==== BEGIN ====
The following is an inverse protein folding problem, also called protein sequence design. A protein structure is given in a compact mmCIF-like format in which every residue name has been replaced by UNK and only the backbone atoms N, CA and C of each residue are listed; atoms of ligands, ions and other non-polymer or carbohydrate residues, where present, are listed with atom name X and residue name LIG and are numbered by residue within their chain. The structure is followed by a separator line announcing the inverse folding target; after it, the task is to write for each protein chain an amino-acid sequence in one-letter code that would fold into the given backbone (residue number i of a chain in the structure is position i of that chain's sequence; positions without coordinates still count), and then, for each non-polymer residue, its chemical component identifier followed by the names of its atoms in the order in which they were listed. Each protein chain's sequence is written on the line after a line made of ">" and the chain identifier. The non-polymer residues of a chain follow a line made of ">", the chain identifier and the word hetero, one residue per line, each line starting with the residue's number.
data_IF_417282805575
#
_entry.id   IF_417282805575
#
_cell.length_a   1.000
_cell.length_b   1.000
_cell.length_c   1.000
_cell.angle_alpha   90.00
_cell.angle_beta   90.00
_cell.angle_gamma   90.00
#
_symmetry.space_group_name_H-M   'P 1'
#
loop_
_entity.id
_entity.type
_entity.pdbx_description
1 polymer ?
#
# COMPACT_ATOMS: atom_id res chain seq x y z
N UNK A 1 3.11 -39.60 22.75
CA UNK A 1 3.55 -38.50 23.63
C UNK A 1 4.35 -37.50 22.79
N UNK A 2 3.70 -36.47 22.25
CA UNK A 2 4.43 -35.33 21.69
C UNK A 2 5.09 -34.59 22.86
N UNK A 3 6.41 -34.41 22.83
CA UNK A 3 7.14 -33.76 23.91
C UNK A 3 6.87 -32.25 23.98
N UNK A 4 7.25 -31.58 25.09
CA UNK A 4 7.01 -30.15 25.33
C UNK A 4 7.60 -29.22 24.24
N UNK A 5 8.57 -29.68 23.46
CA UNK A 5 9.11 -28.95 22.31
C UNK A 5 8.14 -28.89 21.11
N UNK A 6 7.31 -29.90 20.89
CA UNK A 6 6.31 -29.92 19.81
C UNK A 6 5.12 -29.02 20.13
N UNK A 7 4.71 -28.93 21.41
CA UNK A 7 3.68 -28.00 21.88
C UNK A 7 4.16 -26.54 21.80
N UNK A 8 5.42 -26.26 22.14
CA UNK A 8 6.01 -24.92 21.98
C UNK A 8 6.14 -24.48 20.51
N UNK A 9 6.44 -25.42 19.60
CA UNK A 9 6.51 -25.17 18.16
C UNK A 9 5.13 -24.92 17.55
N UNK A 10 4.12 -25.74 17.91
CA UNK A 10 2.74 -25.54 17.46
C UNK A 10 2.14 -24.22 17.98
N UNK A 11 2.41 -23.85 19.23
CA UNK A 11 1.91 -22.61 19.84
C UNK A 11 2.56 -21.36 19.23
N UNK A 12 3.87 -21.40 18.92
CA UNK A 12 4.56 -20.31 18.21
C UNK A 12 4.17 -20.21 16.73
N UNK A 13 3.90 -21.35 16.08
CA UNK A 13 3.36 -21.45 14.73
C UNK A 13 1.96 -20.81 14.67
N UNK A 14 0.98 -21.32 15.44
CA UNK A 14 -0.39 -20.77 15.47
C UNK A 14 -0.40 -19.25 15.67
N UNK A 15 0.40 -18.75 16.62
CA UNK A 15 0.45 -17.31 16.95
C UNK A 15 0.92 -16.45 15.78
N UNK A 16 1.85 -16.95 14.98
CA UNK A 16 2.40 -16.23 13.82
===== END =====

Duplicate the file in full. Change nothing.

The following is an inverse protein folding problem, also called protein sequence design. A protein structure is given in a compact mmCIF-like format in which every residue name has been replaced by UNK and only the backbone atoms N, CA and C of each residue are listed; atoms of ligands, ions and other non-polymer or carbohydrate residues, where present, are listed with atom name X and residue name LIG and are numbered by residue within their chain. The structure is followed by a separator line announcing the inverse folding target; after it, the task is to write for each protein chain an amino-acid sequence in one-letter code that would fold into the given backbone (residue number i of a chain in the structure is position i of that chain's sequence; positions without coordinates still count), and then, for each non-polymer residue, its chemical component identifier followed by the names of its atoms in the order in which they were listed. Each protein chain's sequence is written on the line after a line made of ">" and the chain identifier. The non-polymer residues of a chain follow a line made of ">", the chain identifier and the word hetero, one residue per line, each line starting with the residue's number.
data_IF_417282805575
#
_entry.id   IF_417282805575
#
_cell.length_a   1.000
_cell.length_b   1.000
_cell.length_c   1.000
_cell.angle_alpha   90.00
_cell.angle_beta   90.00
_cell.angle_gamma   90.00
#
_symmetry.space_group_name_H-M   'P 1'
#
loop_
_entity.id
_entity.type
_entity.pdbx_description
1 polymer ?
#
# COMPACT_ATOMS: atom_id res chain seq x y z
N UNK A 1 3.11 -39.60 22.75
CA UNK A 1 3.55 -38.50 23.63
C UNK A 1 4.35 -37.50 22.79
N UNK A 2 3.70 -36.47 22.25
CA UNK A 2 4.43 -35.33 21.69
C UNK A 2 5.09 -34.59 22.86
N UNK A 3 6.41 -34.41 22.83
CA UNK A 3 7.14 -33.76 23.91
C UNK A 3 6.87 -32.25 23.98
N UNK A 4 7.25 -31.58 25.09
CA UNK A 4 7.01 -30.15 25.33
C UNK A 4 7.60 -29.22 24.24
N UNK A 5 8.57 -29.68 23.46
CA UNK A 5 9.11 -28.95 22.31
C UNK A 5 8.14 -28.89 21.11
N UNK A 6 7.31 -29.90 20.89
CA UNK A 6 6.31 -29.92 19.81
C UNK A 6 5.12 -29.02 20.13
N UNK A 7 4.71 -28.93 21.41
CA UNK A 7 3.68 -28.00 21.88
C UNK A 7 4.16 -26.54 21.80
N UNK A 8 5.42 -26.26 22.14
CA UNK A 8 6.01 -24.92 21.98
C UNK A 8 6.14 -24.48 20.51
N UNK A 9 6.44 -25.42 19.60
CA UNK A 9 6.51 -25.17 18.16
C UNK A 9 5.13 -24.92 17.55
N UNK A 10 4.12 -25.74 17.91
CA UNK A 10 2.74 -25.54 17.46
C UNK A 10 2.14 -24.22 17.98
N UNK A 11 2.41 -23.85 19.23
CA UNK A 11 1.91 -22.61 19.84
C UNK A 11 2.56 -21.36 19.23
N UNK A 12 3.87 -21.40 18.92
CA UNK A 12 4.56 -20.31 18.21
C UNK A 12 4.17 -20.21 16.73
N UNK A 13 3.90 -21.35 16.08
CA UNK A 13 3.36 -21.45 14.73
C UNK A 13 1.96 -20.81 14.67
N UNK A 14 0.98 -21.32 15.44
CA UNK A 14 -0.39 -20.77 15.47
C UNK A 14 -0.40 -19.25 15.67
N UNK A 15 0.40 -18.75 16.62
CA UNK A 15 0.45 -17.31 16.95
C UNK A 15 0.92 -16.45 15.78
N UNK A 16 1.85 -16.95 14.98
CA UNK A 16 2.40 -16.23 13.82